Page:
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Features

The food chain

By

on

CHENNAI: When it comes to deciding where to head for a quick bite or a lavish meal, Chennai offers a plethora of options. Usually, lazy weekends are for one-of-its-kind restaurants. But the busy, regular days are for familiar food brands right around the corner of our streets. And at the growing food franchise outlets in the city, these are the busy days too.

Shruti Bokgia, marketing head, Desi Klub shares, “The last three years have seen a boom in food and beverage industry in Chennai, when compared to other cities like Hyderabad, Bengaluru and New Delhi. One new restaurant opens here everyday. And six in every 10 of them are franchises.” Take a business like Madras Coffee House for instance. It’s first outlet was launched at an IT park. And a year from then, about 90 outlets were set up across the country. “This is phenomenal growth of a local brand, which identified the simple essence of what people connect to and relish,” says Iyyappan Rajendran, founder, Strategizer, a franchise consulting service. 

Owners of food-related businesses believe that Chennai is becoming a hub for accessible joints, with a moving crowd, and an innovative menu that challenges traditional ideas of comfort food. They share that franchises let them tap this underestimated potential. Kripa Dharmaraj, founder, MC’s Lunchbox, says, “Our research showed that there was a gap between restaurants that served south Indian food, and people who craved homemade food. And the number of unorganised stores that were closing down, whether or not the food was good, was on a rise.”

MC’s Lunchbox was started in 2013 after a six-month research period. In June last year, they opened to franchises. Kripa shares that the idea is to switch from a central kitchen to cloud kitchens, that are within a 90-minute reach from any point in the city. The ingredients and flavours used, recipes and method of cooking, all remain the same. And the boxes look and taste the same wherever they’re ordered from.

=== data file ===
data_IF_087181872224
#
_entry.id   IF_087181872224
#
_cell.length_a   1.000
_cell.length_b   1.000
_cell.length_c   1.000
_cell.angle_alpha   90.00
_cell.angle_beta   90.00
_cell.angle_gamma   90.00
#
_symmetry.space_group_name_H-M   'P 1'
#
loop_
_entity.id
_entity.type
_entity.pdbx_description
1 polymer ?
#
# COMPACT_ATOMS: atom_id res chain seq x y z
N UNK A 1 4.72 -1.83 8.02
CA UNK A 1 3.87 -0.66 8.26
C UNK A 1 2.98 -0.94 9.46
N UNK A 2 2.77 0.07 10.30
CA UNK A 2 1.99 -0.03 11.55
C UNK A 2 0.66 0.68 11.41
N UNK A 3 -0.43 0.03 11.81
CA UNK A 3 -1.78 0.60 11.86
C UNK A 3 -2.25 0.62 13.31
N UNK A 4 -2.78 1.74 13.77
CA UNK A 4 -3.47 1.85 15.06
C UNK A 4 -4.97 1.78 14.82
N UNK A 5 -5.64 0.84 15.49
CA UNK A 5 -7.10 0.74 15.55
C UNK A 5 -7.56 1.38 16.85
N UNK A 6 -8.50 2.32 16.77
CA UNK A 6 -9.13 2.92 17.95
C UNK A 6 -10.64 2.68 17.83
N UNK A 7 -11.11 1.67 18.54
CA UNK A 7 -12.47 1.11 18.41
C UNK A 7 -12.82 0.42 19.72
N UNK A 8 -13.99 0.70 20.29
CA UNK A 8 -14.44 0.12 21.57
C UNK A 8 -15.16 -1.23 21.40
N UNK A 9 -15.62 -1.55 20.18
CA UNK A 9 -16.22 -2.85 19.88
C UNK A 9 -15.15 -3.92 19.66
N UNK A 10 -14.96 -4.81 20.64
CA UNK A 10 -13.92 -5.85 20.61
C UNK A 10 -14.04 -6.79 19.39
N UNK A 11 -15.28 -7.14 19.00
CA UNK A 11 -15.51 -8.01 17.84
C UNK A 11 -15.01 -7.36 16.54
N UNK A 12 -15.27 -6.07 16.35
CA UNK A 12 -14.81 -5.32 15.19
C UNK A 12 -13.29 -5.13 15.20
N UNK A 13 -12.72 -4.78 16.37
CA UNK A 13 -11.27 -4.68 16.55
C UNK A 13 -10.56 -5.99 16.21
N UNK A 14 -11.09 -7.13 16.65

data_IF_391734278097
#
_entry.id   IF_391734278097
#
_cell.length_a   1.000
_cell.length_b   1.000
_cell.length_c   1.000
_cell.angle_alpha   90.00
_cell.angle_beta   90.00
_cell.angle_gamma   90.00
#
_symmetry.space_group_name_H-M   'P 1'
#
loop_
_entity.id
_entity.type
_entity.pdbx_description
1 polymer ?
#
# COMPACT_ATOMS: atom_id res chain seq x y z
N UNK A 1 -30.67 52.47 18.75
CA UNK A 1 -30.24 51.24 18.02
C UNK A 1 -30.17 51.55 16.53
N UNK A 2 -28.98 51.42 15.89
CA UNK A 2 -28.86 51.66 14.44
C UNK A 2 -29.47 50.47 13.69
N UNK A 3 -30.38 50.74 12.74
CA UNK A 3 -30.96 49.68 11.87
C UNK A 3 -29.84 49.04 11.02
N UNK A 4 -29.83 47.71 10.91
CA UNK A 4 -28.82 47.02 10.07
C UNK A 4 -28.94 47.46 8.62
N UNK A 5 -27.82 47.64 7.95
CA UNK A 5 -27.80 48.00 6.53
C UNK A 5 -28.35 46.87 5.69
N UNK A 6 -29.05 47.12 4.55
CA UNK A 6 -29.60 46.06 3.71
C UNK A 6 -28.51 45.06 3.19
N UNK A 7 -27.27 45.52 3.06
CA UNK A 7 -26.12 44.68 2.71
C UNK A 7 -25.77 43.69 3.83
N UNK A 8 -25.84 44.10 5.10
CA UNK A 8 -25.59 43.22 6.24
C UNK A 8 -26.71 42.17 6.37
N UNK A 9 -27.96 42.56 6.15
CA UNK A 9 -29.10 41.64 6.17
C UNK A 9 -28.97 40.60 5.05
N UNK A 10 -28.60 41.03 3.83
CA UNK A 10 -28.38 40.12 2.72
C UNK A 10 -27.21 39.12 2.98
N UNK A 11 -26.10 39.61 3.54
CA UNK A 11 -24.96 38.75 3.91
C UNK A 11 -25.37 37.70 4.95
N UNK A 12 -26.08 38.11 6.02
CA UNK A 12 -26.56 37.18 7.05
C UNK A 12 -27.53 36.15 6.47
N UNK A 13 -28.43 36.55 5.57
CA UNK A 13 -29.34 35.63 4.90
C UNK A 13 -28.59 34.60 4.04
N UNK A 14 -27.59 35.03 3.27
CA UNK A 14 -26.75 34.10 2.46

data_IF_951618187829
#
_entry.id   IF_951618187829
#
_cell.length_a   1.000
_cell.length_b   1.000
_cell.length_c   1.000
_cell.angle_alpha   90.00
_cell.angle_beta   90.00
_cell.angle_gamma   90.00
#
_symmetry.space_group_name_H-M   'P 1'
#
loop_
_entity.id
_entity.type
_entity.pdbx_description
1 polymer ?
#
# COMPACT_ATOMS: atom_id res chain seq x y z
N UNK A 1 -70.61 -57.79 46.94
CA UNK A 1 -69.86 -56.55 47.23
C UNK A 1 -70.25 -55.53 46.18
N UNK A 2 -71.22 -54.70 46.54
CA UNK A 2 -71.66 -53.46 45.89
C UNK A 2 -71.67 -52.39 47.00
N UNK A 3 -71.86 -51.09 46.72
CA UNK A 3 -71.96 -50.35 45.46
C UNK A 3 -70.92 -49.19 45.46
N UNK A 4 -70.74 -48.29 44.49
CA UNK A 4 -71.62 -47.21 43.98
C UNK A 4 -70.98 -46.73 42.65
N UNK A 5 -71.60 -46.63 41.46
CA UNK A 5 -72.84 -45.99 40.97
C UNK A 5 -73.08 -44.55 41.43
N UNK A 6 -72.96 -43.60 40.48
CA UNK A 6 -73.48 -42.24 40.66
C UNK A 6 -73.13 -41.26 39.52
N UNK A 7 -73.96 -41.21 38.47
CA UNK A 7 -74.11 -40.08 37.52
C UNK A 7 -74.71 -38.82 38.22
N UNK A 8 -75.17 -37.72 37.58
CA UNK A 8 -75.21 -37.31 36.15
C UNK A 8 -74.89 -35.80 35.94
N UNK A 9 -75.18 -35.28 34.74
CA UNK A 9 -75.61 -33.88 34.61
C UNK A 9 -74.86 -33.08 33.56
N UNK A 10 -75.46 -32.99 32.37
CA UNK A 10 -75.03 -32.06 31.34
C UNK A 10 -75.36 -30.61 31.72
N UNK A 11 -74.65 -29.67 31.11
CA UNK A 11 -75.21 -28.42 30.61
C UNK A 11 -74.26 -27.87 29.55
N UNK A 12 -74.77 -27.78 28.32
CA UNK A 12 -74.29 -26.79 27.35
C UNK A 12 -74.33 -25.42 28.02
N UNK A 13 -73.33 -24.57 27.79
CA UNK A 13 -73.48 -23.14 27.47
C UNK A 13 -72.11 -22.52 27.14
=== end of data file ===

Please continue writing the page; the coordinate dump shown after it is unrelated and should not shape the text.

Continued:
Tanveer Iqbal, founder, Sandwich Square, a store that has 54 outlets, with 38 in Chennai alone, explains that the point of a franchise is to retain the uniqueness in the taste of the brand across all stores. Like all booming franchises, their menu too is for the area’s people. “Everyone, from an auto driver to a grandmother in an area, should find something for their palate in the store. Which is why we also chose to do micro-level marketing, like carrying a banner about free sandwiches, or the launch of a new flavour like ‘vada curry’ in one of the stores,” shares Tanveer.

Location and product analysis are key to opening a franchise, and 80 per cent of businesses in Chennai, fail because of the lack of it. Iyyappan explains that initial investment must be carefully planned. “For a product worth `6 lakh, we have to invest at least `9 lakh-`10 lakh. Here, there are more uncertainties. Everything from locality to parking matters,” he says.

That said, in the last five years, food franchises have seen an 80 per cent rise in Chennai, while beauty and wellness, nursery and primary education, and retail has only risen to 20 per cent. Most franchise owners are graduates right out of college, and employees who have worked in the IT industry for 15-20 years. Yogesh Kumar, a 19-year-old engineering student who is considering investing in a franchise after college, shares, “I’ve always wanted to do something independently, but it’s too early and risky to start a business by my own. If I invest in a franchise instead, I’ll learn automatically on the job.”

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